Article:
CL treatment should be made simple and affordable. Currently, medicine is directly injected into the lesion and duration of treatment takes about 4-8 weeks. There is a dire need to look for other affordable, less invasive treatment options. The government should procure it through the Provincial Medical Store Depot along with other medicines annually, so that each district gets its fair share of medicines according to the number of cases, and it should be included in the annual budget as this disease is now endemic in Balochistan. A concerted effort at the national, provincial and district levels is needed. Leishmania control programmes at the provincial level can prove to be useful in addressing this neglected issue.

Epidemiologists should be posted in every district to provide evidence-based information by improving surveillance indicators. Recognition of the lack of evidence-based information on CL epidemiology for better understanding it and its control is needed as the actual magnitude of CL and its exact prevalence are still not known. For this purpose, significant research is needed on CL with adequate funding in the research and development sector to encourage researchers to approach CL with innovative ideas and conduct baseline and extensive studies with donor support. This will help policy makers and international NGOs to implement disease-specific programmes. 

Insecticide-treated nets and indoor residual spray should be made available to every household, especially as mosquito nets are not useful to prevent sand-fly bites. To address this, nets should be constructed according to the diameter of the sand-fly. The authors would like to conclude the discussion with a WHO quote, “Small bite, Big threat” (World Health Day, 2014).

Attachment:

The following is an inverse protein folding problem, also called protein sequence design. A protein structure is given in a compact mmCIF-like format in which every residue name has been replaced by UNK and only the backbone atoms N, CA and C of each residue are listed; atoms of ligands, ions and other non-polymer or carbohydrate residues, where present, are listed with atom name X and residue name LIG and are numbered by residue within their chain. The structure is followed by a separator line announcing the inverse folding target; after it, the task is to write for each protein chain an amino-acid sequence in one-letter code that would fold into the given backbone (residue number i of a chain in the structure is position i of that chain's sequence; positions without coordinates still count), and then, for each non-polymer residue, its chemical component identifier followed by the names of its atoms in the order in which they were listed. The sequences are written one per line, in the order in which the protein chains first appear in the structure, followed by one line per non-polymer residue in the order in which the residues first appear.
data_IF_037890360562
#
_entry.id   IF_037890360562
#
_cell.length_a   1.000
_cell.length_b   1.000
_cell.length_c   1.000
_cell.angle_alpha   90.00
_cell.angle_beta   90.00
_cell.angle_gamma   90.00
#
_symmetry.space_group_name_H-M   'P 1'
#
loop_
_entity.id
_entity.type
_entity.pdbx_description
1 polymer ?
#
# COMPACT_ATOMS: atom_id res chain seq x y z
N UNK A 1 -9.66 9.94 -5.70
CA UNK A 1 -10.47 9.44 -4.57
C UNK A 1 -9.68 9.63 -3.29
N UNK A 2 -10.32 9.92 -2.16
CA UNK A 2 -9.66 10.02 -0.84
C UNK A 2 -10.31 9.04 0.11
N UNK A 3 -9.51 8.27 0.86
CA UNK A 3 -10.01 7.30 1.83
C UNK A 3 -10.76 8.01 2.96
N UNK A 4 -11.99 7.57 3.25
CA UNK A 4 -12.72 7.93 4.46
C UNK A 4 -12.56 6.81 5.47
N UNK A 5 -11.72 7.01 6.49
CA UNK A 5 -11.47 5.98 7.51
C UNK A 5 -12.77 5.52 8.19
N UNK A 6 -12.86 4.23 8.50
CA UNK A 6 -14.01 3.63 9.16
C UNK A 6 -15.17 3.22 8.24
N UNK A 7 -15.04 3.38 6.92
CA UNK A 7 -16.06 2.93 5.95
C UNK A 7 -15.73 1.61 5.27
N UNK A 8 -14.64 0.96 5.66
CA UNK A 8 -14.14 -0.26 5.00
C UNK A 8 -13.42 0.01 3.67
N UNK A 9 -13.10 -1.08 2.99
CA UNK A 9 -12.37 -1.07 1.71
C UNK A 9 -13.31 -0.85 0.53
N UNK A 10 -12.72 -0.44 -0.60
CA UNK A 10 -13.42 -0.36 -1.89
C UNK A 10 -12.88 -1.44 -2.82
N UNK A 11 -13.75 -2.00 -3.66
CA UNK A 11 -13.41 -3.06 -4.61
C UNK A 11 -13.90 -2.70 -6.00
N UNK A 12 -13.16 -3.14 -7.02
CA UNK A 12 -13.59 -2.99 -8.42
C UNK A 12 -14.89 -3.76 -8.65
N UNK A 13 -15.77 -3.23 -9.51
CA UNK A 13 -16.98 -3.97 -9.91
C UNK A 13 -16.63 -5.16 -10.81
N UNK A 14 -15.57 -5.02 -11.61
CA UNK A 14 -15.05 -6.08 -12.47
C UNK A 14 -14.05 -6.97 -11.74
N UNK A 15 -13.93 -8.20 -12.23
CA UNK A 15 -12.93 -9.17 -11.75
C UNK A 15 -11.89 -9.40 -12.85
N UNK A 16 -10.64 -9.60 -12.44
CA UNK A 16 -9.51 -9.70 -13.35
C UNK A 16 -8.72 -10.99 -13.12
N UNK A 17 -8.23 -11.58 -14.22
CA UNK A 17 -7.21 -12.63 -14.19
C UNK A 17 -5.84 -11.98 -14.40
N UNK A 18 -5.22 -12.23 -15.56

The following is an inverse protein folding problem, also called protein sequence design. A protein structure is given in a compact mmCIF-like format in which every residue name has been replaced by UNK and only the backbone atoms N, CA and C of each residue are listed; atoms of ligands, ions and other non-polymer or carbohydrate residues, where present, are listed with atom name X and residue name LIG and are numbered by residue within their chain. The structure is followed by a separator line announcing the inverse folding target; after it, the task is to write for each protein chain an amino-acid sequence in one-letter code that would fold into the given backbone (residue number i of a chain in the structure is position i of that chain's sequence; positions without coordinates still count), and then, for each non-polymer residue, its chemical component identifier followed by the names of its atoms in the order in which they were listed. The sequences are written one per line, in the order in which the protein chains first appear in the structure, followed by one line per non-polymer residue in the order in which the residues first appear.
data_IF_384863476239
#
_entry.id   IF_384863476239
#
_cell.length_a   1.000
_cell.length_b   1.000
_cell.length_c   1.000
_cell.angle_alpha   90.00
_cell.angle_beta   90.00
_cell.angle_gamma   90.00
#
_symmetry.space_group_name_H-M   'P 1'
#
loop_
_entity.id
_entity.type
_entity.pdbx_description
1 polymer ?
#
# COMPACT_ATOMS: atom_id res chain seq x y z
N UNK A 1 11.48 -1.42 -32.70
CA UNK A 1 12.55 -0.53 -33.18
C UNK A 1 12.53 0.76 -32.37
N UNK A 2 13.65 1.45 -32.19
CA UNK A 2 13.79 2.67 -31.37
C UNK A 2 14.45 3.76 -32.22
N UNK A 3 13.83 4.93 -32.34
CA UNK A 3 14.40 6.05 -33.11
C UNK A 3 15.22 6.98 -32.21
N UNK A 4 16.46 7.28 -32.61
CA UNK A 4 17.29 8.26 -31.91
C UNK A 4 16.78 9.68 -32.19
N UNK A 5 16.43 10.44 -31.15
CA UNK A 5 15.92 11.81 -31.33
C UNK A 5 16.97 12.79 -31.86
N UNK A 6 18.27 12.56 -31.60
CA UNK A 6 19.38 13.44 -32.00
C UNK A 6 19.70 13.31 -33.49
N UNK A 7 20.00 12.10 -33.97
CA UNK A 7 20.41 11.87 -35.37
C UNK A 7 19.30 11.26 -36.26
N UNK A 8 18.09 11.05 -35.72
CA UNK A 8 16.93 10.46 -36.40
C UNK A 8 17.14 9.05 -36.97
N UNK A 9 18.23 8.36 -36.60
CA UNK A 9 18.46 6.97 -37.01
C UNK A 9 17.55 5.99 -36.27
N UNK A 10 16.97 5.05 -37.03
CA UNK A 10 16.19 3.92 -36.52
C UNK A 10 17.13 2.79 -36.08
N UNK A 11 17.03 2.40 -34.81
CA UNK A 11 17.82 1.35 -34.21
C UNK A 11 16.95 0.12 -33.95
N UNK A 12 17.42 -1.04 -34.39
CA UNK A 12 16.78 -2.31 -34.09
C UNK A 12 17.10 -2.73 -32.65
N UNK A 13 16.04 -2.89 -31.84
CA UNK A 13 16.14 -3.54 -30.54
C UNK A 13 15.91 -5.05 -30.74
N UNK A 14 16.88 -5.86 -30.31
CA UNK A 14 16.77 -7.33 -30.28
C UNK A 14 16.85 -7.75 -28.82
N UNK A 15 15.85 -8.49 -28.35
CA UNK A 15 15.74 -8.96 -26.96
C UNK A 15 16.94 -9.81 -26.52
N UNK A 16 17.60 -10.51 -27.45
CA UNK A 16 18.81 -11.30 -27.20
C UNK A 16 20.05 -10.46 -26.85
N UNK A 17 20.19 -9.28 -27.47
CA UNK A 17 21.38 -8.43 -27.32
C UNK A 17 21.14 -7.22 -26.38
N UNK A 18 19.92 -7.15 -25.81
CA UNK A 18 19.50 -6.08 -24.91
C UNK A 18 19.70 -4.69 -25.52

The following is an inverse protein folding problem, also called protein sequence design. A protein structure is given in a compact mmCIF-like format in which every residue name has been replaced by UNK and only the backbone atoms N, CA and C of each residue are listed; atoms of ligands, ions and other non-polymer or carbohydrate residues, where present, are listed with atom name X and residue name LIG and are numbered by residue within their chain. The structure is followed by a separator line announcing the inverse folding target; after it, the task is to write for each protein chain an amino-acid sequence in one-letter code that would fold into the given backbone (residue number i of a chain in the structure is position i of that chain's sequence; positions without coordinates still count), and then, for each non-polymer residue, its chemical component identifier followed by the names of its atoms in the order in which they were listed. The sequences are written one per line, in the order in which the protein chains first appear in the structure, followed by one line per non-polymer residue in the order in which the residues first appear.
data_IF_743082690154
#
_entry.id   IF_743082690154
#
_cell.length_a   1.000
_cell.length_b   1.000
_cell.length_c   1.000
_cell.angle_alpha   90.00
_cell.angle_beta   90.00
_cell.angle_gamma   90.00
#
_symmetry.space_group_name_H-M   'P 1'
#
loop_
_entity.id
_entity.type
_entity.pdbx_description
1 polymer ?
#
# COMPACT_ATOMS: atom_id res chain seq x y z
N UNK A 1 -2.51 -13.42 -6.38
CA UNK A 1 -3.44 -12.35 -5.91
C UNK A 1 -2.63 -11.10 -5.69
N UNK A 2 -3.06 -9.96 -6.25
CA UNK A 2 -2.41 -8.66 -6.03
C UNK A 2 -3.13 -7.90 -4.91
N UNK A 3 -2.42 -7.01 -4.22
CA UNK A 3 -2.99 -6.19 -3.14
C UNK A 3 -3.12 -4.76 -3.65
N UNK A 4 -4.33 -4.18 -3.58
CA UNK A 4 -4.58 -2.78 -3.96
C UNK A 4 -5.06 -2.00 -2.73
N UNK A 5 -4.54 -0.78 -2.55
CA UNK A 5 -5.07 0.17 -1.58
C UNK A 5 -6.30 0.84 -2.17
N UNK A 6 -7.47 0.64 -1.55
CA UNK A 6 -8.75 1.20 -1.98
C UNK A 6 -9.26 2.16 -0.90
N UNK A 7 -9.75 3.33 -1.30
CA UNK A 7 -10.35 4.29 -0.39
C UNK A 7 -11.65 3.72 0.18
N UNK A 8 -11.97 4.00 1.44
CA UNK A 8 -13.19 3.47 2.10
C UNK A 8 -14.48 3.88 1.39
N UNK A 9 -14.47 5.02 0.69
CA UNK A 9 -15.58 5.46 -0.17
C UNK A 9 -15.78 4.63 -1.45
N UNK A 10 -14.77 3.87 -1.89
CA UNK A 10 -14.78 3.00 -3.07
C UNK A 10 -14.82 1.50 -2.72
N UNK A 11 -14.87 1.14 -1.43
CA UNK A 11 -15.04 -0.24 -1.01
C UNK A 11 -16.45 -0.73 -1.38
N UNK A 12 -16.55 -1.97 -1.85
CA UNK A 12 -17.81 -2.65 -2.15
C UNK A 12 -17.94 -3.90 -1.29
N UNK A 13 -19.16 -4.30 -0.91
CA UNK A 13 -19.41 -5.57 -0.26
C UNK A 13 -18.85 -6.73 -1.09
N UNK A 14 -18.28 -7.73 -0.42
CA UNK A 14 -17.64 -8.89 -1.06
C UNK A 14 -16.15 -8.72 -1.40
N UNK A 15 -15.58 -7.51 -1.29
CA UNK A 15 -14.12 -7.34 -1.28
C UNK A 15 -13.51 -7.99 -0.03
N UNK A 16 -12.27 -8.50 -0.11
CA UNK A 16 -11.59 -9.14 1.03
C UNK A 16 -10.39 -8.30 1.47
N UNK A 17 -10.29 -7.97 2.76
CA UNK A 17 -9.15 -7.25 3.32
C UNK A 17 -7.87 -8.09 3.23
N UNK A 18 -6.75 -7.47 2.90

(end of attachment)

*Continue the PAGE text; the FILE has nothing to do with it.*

Community-based programmes focused on reducing stigma in the society and provision of social mobilisers in CL endemic areas to educate the public about disease prevention and importance of early treatment can prove to be useful. Effective mental health service delivery in CL endemic areas can be beneficial. The One Health approach should be used to control the disease risk, incidence and related stigma, which can also be addressed through banners, charts, and community sessions. Training of LHWs should be carried out to help them detect the CL scar at early stages in CL endemic areas. Affordable treatments for CL should be ensured while CL related research should be updated within the existing national malaria control programme to tackle it more effectively. 


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Ethical issues: Not applicable
Funding disclosure: Study required no funding at all
Competing interests: All authors declare that they have no competing interests
Author’s contribution: RUH came up with the idea, conceptualization, execution, editing, and writing of the manuscript. NA and AK have co-written the manuscript. TR contributed in literature search. WAL and AS reviewed the draft for improvement.